The Lawyer Africa Elite 2014 features an in-depth look at 46 leading independent firms’ strategies in 15 key sub-Saharan jurisdictions, as well as the views of in-house counsel from some of Africa’s largest companies... Read more
This year, The Lawyer’s annual ranking of the largest UK law firms by turnover is available as an interactive, digital benchmarking tool. For the first time this will allow you to manipulate each data set against the metrics of your choice.
The Government has come out in support of justices' clerks, stating that their role of providing the best possible advice and support to magistrates should not be compromised or diluted.
Its views come in a consultation paper, "The Future Role of the Justices' Clerk", issued as part of moves to modernise and improve the operation of the courts. The paper calls for a more strategic and united system of criminal justice agencies, including amalgamation of Magistrates' Courts Committees (MCC) and a greater separation of the legal and administrative functions.
The paper states that the 1995 introduction of the justice's chief executive as MCC senior officer has prompted a need to re-examine the post of the justices' clerk and the framework of the role.
Malcom Marsh, honourary secretary of the Justices' Clerks' Society said: "We welcome the paper as it means the issues raised are now a matter of public debate. The society met with the Lord Chancellor last November and he has recognised the concerns raised then and which have been covered in this paper.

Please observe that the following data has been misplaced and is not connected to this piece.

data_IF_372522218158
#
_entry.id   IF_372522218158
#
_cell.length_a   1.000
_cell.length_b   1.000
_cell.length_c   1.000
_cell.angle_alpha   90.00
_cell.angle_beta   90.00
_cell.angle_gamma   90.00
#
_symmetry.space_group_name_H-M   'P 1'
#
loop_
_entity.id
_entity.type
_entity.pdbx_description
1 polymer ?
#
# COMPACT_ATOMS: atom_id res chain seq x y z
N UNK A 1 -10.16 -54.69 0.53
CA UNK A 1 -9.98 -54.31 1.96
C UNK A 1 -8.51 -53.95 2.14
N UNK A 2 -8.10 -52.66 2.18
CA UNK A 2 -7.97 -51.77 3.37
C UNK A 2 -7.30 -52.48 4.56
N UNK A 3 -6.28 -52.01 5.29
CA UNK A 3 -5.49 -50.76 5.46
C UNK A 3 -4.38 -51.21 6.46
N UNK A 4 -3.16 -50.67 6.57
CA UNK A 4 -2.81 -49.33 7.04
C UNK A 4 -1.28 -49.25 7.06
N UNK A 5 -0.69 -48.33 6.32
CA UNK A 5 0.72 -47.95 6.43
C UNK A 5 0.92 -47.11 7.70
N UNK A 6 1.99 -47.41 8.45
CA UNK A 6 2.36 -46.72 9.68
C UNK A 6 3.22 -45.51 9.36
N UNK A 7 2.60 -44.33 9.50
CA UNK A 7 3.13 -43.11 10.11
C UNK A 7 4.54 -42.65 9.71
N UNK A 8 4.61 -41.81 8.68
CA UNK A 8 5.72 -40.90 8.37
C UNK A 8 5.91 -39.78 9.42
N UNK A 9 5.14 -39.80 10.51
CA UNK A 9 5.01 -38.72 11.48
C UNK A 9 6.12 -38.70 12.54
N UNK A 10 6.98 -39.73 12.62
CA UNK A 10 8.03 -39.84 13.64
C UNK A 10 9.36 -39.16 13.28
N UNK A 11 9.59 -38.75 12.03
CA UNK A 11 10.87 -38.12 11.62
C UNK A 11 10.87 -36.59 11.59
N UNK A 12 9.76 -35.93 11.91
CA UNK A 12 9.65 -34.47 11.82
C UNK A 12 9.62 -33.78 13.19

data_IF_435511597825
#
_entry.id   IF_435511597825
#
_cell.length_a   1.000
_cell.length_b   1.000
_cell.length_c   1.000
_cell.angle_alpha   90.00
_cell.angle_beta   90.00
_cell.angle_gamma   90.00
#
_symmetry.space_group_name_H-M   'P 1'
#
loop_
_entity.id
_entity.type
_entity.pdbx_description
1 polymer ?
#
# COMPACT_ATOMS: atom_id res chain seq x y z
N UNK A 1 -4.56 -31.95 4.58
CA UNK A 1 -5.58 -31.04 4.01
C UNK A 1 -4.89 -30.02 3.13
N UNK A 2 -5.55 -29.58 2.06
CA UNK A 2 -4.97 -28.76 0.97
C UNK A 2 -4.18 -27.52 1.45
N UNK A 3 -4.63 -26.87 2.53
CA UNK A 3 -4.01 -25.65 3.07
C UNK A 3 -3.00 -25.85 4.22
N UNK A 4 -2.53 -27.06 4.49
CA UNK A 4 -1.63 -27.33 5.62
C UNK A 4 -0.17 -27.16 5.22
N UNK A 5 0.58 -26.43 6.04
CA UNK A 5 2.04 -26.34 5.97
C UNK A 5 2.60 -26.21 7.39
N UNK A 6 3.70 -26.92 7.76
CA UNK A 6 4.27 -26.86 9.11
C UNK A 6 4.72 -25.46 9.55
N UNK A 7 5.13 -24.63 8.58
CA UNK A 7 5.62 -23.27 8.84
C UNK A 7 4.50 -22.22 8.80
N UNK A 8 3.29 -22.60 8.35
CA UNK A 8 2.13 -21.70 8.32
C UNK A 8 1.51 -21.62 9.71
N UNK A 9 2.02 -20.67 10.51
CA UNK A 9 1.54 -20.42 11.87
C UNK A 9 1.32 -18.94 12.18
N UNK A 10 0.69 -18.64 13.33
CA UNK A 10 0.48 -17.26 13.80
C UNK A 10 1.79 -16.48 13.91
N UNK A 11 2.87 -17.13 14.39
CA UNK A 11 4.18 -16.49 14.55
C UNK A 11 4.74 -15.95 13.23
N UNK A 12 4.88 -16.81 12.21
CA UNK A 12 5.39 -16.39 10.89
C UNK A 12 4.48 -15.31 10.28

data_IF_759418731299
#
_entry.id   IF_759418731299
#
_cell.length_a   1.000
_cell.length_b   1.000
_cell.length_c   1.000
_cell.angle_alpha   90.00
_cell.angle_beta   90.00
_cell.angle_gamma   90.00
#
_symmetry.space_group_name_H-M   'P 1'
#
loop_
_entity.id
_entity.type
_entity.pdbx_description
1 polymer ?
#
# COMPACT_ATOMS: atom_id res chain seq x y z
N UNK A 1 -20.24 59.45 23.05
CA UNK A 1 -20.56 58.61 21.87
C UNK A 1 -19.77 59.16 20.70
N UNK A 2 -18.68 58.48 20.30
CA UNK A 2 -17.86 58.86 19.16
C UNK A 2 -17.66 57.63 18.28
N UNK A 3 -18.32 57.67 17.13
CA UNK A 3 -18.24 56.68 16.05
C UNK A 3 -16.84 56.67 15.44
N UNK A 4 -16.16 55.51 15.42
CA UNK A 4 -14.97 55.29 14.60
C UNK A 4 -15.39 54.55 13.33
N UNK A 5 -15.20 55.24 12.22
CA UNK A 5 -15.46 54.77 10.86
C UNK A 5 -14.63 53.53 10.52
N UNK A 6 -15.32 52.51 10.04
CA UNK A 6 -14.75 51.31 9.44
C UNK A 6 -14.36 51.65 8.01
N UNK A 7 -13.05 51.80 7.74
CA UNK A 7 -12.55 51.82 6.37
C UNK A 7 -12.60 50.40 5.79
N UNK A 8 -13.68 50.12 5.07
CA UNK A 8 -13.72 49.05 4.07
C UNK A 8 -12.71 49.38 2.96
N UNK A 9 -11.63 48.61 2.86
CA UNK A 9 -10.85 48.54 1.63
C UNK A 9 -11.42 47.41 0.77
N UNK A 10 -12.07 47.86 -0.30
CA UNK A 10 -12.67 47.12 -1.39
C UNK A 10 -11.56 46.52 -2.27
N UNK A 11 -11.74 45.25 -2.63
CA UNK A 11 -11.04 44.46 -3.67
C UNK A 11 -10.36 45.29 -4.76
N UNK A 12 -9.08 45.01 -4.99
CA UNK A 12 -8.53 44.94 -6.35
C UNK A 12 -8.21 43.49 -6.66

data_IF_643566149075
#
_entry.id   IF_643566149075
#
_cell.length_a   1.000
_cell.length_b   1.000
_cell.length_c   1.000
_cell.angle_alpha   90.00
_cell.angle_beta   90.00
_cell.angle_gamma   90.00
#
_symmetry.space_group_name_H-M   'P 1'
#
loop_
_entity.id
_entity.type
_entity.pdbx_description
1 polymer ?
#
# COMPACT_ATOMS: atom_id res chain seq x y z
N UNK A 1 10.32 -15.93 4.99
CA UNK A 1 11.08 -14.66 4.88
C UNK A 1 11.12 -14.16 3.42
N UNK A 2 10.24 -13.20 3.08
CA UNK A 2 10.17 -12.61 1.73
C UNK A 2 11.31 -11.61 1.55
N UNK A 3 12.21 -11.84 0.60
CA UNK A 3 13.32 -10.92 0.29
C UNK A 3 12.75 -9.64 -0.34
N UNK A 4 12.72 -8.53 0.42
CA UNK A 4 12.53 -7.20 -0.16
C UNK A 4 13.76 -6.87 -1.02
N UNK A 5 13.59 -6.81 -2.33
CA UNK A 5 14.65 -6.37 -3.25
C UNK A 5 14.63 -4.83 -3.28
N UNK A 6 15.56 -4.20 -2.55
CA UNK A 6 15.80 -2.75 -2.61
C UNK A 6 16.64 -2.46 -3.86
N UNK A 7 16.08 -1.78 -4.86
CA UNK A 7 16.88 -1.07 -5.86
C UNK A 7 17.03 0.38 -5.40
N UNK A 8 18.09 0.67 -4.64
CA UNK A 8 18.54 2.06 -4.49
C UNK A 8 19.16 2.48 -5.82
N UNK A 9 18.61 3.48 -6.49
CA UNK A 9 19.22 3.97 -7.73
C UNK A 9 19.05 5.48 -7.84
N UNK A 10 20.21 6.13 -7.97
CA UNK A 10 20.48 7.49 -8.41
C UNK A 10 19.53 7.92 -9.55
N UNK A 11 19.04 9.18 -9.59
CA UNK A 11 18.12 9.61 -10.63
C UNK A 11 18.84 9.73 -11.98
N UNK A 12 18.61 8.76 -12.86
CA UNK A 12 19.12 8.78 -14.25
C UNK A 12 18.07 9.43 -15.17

"We pointed out that courts' committees across the country were losing justices' clerks posts without considering the implications of those losses, especially on the quality of legal advice being given to lay magistrates."
He said this led to justices' clerks becoming separated from the people they serve and advise. Marsh added that "while the model on separation of the legal and management roles might be logical in theory, and may be possible in the set up of crown courts and county courts, the same analogy cannot be drawn in magistrates' courts where the judiciary is made up of a majority of lay people. There needs to be a role as both manager and lawyer for justices' clerks in the local area."
Ministers also decided in the paper that justices' chief executives do not have to be legally qualified, but that from 1 January 1999 all new court clerks will be qualified as a solicitor or barrister.
The consultation period ends on 30 November this year.